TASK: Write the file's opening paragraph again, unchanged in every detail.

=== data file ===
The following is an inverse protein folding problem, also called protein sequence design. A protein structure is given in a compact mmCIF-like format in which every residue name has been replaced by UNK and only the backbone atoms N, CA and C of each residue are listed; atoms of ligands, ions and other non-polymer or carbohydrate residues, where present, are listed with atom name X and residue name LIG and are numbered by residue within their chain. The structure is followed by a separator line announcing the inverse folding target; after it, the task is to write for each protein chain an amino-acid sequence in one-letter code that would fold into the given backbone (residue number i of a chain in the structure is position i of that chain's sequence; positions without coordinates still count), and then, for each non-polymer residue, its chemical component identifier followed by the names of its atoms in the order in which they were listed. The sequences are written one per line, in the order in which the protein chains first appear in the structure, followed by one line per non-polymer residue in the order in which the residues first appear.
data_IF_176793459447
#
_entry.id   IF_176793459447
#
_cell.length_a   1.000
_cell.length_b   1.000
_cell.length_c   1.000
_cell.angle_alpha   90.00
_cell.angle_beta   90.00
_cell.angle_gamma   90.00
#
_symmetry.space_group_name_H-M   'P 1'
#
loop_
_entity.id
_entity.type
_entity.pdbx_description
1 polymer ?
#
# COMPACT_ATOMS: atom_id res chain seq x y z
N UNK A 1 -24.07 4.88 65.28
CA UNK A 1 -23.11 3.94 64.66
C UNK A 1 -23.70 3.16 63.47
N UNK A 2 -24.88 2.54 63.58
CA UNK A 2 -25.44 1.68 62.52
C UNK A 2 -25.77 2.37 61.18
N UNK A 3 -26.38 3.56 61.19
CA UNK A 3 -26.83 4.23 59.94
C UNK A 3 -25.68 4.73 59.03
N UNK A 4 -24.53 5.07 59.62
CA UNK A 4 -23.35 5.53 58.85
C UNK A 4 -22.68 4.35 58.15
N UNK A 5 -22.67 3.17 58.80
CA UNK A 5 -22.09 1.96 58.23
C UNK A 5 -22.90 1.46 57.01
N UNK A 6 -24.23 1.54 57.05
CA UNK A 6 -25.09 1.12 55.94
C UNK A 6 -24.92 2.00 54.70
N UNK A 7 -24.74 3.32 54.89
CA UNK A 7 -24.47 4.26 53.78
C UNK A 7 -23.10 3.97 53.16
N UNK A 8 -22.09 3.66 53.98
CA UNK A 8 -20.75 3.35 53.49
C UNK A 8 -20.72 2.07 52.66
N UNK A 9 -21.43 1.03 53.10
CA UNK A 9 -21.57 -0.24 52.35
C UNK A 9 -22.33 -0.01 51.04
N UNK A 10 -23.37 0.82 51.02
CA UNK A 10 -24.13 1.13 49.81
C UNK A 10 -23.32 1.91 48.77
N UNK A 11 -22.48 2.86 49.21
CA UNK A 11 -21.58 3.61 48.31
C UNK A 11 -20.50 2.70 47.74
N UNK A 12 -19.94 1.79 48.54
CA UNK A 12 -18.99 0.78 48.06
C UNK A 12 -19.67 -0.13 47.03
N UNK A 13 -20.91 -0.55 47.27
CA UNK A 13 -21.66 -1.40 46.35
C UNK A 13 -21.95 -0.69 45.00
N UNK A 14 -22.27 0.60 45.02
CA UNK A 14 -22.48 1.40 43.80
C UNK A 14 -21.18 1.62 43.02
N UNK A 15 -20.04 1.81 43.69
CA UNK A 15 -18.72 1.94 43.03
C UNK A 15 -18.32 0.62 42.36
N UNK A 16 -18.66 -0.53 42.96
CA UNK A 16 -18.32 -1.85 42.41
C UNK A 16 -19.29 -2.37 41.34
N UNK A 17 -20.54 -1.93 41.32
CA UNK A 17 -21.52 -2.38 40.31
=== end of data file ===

The following is an inverse protein folding problem, also called protein sequence design. A protein structure is given in a compact mmCIF-like format in which every residue name has been replaced by UNK and only the backbone atoms N, CA and C of each residue are listed; atoms of ligands, ions and other non-polymer or carbohydrate residues, where present, are listed with atom name X and residue name LIG and are numbered by residue within their chain. The structure is followed by a separator line announcing the inverse folding target; after it, the task is to write for each protein chain an amino-acid sequence in one-letter code that would fold into the given backbone (residue number i of a chain in the structure is position i of that chain's sequence; positions without coordinates still count), and then, for each non-polymer residue, its chemical component identifier followed by the names of its atoms in the order in which they were listed. The sequences are written one per line, in the order in which the protein chains first appear in the structure, followed by one line per non-polymer residue in the order in which the residues first appear.